"Nowadays, letters of credit are rarely confirmed," Belcsak said. "They're simple, they're secure, but they do add a cost. It is costly. It puts you at a competitive disadvantage to people who are willing to sell on an open account."
Those businesses that use letters of credit for a transaction should also be careful that all documentation relating to them is correct. Belcsak noted that if there are discrepancies between the letter of credit and the product documentation, such as shipping dates, the weight of the shipment, or quality descriptions in the bill of lading, they could invalidate the letter of credit.
"It is based entirety on the underlying documents--and those documents have to match," Belcsak said. "If not, you have to go through an amendment (to the letter of credit) ... and it's time consuming, it's expensive."
Andrews said that using letters of credit for transactions involving the selling of goods and services by American companies to Latin American importers is often not feasible. "They're probably not the way to go for a Latin American importer because they're too expensive. Lain American banks for the most part do not like to issue letters of credit. Most transactions are on open account. The banks are considered ill-liquid. The banks don't like to lend money."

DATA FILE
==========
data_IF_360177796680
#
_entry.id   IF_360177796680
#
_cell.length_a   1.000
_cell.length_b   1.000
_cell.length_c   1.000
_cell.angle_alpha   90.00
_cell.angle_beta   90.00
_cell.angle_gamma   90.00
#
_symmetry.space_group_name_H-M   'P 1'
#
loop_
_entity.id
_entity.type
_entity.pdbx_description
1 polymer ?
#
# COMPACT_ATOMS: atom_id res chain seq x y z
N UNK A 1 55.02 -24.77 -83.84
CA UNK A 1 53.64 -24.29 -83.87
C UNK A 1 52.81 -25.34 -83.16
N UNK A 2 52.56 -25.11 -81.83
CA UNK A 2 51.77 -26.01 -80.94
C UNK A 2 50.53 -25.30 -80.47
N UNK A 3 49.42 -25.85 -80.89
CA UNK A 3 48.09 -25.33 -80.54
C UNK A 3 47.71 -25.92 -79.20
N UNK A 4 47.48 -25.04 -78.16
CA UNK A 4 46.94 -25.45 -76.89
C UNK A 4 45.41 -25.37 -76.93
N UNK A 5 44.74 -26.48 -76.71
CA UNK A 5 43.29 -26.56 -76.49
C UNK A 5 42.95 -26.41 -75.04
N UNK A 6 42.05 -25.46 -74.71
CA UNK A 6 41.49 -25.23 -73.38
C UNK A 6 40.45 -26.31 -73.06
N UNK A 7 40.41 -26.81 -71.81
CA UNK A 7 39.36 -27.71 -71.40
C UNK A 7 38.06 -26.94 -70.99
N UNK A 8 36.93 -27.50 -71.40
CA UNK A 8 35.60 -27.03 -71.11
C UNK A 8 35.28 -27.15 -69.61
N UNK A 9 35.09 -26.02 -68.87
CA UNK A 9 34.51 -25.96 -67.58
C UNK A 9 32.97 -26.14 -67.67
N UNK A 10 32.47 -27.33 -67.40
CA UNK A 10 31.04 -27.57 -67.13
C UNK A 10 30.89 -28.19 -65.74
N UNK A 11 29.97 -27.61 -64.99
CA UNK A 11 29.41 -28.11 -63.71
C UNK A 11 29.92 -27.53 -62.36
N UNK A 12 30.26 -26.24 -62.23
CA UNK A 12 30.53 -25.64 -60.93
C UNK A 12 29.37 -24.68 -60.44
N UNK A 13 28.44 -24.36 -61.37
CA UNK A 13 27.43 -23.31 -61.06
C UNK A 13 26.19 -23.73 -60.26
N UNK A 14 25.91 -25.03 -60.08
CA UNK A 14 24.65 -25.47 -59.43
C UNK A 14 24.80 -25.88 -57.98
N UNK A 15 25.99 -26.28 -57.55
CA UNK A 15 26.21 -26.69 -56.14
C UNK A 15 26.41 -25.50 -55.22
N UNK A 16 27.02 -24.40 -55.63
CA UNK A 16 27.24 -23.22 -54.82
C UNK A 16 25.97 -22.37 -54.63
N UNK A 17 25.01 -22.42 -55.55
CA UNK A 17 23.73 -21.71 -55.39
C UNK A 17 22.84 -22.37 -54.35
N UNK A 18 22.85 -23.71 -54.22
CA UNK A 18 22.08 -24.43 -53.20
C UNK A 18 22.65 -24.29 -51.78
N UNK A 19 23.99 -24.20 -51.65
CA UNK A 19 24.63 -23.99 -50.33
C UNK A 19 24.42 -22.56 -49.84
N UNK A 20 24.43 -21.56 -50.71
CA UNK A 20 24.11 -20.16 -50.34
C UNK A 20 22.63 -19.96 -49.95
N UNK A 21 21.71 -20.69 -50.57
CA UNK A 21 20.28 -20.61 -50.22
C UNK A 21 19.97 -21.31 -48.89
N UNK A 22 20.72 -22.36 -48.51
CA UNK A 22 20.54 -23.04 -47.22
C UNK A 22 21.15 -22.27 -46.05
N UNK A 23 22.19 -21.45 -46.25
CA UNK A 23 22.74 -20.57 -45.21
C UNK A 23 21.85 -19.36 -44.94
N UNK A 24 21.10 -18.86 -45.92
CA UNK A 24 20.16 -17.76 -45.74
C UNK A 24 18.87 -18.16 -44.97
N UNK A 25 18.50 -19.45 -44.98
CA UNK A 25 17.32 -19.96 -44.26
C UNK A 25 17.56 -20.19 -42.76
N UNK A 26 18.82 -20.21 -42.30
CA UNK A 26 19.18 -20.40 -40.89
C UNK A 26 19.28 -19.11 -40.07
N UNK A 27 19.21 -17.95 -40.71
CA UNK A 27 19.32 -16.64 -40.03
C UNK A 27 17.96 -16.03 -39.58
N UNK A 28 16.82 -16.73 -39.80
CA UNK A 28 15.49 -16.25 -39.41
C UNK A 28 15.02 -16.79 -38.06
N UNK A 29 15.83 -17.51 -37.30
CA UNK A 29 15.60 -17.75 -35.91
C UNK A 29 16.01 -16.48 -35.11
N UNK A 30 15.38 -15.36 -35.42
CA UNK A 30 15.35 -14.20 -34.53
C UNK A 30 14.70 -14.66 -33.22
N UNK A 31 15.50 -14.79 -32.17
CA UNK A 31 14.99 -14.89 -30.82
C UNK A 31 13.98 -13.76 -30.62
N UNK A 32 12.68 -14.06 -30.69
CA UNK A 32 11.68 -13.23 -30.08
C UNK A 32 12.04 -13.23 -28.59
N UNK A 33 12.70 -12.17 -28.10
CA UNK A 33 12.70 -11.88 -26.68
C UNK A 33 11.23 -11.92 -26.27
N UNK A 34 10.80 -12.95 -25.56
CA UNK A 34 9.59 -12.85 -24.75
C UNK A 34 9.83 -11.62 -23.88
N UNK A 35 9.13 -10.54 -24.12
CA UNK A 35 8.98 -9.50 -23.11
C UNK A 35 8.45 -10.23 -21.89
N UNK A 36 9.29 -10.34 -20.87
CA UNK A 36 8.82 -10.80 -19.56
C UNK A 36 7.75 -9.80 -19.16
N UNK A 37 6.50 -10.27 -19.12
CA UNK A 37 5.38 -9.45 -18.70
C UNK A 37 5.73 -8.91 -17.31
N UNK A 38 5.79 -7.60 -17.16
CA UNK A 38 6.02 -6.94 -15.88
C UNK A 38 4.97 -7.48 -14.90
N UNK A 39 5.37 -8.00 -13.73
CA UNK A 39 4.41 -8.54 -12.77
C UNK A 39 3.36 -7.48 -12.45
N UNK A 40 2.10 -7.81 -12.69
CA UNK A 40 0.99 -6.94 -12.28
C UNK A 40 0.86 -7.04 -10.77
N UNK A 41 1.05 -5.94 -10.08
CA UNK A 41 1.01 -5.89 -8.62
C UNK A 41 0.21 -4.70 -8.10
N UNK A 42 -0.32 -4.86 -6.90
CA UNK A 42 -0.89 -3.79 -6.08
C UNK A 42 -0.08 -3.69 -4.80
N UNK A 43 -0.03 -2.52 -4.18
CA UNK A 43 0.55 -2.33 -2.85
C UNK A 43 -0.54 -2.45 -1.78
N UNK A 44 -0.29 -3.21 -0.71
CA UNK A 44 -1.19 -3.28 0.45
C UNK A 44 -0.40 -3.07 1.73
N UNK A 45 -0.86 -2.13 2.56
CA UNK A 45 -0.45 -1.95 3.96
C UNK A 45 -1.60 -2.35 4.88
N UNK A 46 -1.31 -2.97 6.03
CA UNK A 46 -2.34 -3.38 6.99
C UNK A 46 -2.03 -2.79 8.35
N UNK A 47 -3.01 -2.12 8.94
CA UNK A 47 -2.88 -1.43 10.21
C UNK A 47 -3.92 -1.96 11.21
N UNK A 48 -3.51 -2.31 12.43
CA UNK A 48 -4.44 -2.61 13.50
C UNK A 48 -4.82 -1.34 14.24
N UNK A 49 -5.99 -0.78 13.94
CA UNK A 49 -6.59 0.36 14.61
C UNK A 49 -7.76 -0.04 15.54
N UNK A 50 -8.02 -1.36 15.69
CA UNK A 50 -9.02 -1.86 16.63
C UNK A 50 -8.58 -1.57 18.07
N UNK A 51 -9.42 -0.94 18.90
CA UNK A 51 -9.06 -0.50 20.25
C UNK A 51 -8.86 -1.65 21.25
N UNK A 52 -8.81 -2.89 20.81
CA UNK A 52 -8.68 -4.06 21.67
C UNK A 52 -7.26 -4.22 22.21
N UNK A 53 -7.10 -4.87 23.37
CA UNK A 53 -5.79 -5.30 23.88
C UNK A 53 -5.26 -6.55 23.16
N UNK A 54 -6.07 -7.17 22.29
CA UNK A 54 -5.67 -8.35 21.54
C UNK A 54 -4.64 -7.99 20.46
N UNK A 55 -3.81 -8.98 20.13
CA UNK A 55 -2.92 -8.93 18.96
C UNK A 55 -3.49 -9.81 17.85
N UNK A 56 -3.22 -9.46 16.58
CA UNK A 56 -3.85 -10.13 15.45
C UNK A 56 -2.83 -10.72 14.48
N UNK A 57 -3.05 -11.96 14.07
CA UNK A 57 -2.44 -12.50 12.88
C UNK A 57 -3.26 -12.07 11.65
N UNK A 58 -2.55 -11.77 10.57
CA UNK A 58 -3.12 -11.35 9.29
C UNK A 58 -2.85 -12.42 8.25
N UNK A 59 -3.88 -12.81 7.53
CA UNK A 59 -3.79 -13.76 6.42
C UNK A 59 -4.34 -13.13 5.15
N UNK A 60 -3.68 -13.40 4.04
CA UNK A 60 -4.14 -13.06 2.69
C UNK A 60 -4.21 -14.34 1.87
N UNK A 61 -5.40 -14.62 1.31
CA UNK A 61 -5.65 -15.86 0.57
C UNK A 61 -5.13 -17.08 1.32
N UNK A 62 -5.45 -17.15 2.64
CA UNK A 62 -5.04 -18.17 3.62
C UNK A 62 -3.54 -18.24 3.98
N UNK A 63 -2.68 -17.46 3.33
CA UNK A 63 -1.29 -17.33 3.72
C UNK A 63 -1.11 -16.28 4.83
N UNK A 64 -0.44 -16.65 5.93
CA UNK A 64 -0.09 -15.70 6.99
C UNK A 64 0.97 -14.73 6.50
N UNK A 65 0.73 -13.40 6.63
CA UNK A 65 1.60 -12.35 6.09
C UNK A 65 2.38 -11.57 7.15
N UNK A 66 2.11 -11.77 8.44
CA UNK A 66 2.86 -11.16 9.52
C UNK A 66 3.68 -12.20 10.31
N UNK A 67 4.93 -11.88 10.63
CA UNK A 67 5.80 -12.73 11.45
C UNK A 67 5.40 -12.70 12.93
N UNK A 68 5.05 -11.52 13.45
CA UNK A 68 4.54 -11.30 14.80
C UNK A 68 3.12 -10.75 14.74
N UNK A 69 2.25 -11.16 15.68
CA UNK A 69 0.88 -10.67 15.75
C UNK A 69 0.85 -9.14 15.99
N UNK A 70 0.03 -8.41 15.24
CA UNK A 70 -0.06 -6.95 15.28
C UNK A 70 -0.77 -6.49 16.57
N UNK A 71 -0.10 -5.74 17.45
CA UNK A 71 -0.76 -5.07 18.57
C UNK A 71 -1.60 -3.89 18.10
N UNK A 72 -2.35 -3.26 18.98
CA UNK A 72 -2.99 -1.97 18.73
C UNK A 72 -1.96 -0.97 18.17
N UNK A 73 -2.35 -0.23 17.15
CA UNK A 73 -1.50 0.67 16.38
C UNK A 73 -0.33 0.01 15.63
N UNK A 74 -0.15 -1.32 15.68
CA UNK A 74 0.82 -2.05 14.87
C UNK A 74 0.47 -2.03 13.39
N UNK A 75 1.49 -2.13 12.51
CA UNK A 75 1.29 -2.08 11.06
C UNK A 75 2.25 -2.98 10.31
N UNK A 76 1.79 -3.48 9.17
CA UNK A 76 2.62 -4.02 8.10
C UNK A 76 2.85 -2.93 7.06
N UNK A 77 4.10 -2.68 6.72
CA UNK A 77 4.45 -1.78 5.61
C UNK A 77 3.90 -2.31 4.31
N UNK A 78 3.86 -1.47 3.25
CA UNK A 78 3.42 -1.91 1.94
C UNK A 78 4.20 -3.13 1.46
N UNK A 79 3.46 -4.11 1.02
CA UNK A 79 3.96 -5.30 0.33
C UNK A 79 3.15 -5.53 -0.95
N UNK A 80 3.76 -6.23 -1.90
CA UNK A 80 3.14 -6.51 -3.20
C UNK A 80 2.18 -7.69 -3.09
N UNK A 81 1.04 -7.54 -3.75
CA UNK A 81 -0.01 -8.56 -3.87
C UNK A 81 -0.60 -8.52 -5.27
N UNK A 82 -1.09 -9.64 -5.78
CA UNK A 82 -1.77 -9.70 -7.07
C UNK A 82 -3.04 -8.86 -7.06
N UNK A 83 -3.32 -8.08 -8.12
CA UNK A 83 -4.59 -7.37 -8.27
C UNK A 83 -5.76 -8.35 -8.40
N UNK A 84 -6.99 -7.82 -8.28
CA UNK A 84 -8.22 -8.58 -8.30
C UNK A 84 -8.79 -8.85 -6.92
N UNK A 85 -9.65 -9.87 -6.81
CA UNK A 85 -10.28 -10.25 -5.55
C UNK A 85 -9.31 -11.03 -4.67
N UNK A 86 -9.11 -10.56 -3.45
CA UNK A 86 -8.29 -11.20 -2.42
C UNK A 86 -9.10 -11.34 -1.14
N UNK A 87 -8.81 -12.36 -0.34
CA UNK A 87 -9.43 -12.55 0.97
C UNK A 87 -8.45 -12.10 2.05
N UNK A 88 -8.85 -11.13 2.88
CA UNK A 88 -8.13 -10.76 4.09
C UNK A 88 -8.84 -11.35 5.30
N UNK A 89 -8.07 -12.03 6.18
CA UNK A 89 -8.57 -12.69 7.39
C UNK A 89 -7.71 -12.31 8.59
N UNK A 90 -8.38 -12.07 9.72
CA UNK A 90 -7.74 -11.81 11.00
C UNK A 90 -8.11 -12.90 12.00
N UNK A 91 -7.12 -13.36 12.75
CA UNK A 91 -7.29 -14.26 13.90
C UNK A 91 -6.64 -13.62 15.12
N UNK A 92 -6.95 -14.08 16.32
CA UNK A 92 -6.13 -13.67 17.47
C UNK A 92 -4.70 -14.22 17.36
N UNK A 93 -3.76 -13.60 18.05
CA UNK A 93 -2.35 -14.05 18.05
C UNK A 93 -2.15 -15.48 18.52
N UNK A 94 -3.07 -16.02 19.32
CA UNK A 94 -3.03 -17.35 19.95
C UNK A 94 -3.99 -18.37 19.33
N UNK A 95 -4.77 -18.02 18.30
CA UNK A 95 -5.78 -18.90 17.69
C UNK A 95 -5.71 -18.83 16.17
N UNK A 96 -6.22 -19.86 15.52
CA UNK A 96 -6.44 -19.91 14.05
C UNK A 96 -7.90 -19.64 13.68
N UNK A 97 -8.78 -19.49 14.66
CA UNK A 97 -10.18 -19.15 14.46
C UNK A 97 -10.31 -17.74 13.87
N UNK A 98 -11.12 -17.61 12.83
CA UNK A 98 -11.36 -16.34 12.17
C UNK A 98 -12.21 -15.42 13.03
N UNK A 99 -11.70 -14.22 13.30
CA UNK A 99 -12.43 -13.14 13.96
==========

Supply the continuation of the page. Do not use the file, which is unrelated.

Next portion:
There is also a standby letter of credit that can be utilized to protect the selling company, Foley said. This is a letter of credit that will be used only in the event of a buyer defaulting on the payment. The financial cost of this is typically on the buyer, and "it does tie up funds (for the buyer) for the length of the contract."
Another way to hedge risk is to purchase credit insurance, Foley said. This is a type of insurance offered by private firms or the U.S. government, "That guarantees against the risk of non-payment by a foreign buyer. You pay a percentage (of the transaction) for that insurance."